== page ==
Sometimes there are some things that just need to be said again. I certainly try not to repeat myself as I write this column, but once in a while I find myself looking at an issue that just keeps resurfacing.
Playing nice together in Carbon County is one of those issues. We have some of the most diverse topography in the state, despite being such a small area. There are alpine forests and desert expanses, and everything in between.
Our community loves to recreate and almost everything outdoorsy is available to do here right out our back door. We have many diverse users of our lands. There are hikers, walkers, mountain bikers, four wheelers, fisher folk, boaters, equestrians, campers, swimmers, shooters, hunters, runners and skateboarders to name a few.
Most of us understand that we can't do all of these activities in the same place. In recreational lakes there are areas roped or buoyed off to keep swimmers safe. Runners try and find paths that avoid cars. Mountain bikers look for areas that are off the beaten path of four-wheelers. Four wheelers want to stay off the gravel roads and away from autos.
We are all looking for that little piece of heaven that makes us really enjoy the sport we are part of. Each type of recreational user has the same desires. Not one of us has the right to judge or criticize the reason that we choose one over the other.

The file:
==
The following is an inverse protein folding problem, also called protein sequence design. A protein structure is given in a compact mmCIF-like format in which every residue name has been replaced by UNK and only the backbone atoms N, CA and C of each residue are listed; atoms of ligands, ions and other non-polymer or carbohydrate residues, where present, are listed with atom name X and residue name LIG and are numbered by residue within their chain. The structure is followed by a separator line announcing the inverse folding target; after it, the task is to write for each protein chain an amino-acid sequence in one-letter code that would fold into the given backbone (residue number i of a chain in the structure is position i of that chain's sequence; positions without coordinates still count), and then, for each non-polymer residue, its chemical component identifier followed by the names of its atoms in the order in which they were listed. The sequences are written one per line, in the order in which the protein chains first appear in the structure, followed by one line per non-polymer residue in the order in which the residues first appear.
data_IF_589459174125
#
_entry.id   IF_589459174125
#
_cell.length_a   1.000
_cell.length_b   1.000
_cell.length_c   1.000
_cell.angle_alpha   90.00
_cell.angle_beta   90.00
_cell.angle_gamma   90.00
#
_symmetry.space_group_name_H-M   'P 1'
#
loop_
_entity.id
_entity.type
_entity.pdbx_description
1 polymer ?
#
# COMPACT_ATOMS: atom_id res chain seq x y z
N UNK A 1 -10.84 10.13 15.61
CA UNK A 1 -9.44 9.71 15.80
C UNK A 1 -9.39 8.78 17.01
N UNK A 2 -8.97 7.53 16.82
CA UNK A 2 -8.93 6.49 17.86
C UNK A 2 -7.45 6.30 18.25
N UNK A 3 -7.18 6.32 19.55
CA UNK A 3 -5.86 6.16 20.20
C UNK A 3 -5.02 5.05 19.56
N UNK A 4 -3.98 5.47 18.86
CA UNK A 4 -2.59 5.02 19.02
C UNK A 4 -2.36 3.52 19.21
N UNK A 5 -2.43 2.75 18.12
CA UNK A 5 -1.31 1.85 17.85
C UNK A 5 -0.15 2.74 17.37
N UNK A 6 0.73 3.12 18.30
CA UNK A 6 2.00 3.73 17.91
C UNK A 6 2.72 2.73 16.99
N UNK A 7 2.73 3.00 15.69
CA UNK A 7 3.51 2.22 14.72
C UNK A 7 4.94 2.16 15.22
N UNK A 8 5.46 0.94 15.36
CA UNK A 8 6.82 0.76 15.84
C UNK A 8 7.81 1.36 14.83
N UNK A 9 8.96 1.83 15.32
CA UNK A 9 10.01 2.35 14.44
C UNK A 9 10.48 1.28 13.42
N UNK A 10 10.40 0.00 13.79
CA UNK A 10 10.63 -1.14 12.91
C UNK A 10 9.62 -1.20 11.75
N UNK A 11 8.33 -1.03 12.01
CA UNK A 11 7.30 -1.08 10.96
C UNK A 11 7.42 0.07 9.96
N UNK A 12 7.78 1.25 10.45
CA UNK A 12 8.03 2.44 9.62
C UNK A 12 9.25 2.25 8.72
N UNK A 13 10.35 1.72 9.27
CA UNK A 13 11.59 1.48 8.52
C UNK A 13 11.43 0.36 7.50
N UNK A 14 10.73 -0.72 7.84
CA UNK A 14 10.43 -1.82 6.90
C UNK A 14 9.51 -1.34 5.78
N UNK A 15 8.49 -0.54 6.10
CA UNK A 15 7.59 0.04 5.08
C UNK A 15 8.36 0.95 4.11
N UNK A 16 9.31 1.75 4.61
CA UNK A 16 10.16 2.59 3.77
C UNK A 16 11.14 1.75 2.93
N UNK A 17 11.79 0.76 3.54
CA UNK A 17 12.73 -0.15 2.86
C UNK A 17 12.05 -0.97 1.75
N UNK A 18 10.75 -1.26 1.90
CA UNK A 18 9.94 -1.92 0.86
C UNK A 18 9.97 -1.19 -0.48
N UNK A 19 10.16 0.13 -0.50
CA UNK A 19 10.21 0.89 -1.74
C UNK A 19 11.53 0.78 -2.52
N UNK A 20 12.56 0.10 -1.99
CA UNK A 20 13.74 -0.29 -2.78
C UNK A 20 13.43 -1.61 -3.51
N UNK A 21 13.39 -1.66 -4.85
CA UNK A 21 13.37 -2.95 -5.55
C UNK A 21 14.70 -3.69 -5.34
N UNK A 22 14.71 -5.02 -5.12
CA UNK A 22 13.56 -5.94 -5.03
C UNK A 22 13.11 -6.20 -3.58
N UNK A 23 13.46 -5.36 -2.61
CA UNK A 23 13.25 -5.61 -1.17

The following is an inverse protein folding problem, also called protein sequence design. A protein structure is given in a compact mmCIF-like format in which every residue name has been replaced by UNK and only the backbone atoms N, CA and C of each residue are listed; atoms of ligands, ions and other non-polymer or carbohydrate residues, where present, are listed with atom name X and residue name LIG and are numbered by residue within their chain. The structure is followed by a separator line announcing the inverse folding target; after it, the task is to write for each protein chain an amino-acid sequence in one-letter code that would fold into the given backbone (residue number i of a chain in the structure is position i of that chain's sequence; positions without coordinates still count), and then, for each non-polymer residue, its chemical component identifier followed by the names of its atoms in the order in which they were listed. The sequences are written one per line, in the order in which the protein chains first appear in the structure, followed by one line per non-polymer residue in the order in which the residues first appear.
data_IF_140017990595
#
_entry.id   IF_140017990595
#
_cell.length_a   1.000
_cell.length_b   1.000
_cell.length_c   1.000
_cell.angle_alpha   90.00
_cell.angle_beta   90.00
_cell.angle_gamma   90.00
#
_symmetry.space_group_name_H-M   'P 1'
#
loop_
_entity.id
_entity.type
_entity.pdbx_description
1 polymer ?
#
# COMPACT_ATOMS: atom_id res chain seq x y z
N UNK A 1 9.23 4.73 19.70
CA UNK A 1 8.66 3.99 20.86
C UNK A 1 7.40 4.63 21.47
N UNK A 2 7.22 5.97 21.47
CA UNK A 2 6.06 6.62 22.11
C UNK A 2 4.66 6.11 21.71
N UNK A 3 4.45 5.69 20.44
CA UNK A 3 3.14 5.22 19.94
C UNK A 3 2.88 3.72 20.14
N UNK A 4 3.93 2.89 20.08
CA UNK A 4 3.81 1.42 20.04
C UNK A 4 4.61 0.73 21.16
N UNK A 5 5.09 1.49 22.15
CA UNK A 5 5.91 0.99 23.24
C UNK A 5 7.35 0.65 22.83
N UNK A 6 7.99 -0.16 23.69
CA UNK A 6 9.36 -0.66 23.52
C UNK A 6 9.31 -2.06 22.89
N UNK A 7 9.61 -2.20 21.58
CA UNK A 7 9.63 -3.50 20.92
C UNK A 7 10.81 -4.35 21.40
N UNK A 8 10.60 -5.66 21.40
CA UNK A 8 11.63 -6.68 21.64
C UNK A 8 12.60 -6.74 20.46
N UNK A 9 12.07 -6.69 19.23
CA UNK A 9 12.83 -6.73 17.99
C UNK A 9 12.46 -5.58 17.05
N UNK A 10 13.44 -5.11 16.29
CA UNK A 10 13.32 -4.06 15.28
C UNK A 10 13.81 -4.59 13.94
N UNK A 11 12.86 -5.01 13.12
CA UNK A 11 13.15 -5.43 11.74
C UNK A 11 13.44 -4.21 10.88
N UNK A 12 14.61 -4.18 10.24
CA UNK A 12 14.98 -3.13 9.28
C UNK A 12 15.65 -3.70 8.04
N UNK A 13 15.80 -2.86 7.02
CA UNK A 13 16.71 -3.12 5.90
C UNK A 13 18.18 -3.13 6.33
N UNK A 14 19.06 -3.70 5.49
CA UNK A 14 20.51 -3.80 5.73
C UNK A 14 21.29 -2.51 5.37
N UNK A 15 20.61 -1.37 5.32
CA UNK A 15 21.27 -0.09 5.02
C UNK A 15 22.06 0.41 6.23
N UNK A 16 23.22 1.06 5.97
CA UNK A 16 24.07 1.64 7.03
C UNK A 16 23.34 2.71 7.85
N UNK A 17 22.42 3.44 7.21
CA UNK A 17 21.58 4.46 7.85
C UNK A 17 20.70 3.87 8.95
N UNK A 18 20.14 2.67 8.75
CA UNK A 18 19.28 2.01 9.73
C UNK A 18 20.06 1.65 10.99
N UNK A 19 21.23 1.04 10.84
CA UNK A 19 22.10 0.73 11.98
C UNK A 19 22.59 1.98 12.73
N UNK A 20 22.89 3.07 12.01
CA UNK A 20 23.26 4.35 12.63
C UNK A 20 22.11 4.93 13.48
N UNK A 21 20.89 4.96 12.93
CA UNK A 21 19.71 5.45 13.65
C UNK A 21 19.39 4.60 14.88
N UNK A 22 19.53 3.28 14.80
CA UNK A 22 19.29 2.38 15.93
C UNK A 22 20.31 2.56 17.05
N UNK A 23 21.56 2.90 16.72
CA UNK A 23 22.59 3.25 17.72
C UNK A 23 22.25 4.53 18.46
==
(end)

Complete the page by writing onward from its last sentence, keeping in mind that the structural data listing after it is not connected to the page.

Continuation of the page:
I attended a great meeting the other day that had a wide variety of outdoor recreational users attending. We quickly came to a consensus that we all needed a great trail system in the county and that is is not the same trails for all of us. We each want to help each other build and maintain separate trails so we all have a better time.
I was so encouraged about the cooperative effort we are trying to cultivate. That good feeling came crashing down on Wednesday as I went up to ride my mountain bike on the single track trails above town.
Four-wheel tracks were all over the trail, running over rocks, plants and barriers set up to keep the path as narrow as possible. When the barriers were too much, the person riding the four wheeler went around and came back to the trail.
I have seen this before, but this time the damage stretched on for much of the length of two separate trails.
Technically and legally they had the right to ride their machine on the trail or where ever else they wanted. But does that truly make it right?
I have heard that the off road community are as outraged as the mountain biking community. About twenty people, including several on four wheelers showed up at an ad hoc trail repair night to try and mitigate the damage.
Many of the individuals that ride the single track trails also have ATVs. They enjoy the challenge of single track riding and also the joy of hitting the trails with their machines, but would never destroy another user's trail to do either.
It is frustrating to know it is only a very small group that has decided to wreak havoc on what others have poured their heart and soul into.
I will say it again, "Play Nice!"
I am part of a committee that is looking to develop trail systems for all types of users. Feel free to e-mail me with your suggestions on how to meet the needs of the type of recreation you participate in. Let's fix this the right way and not by alienating another group in the process.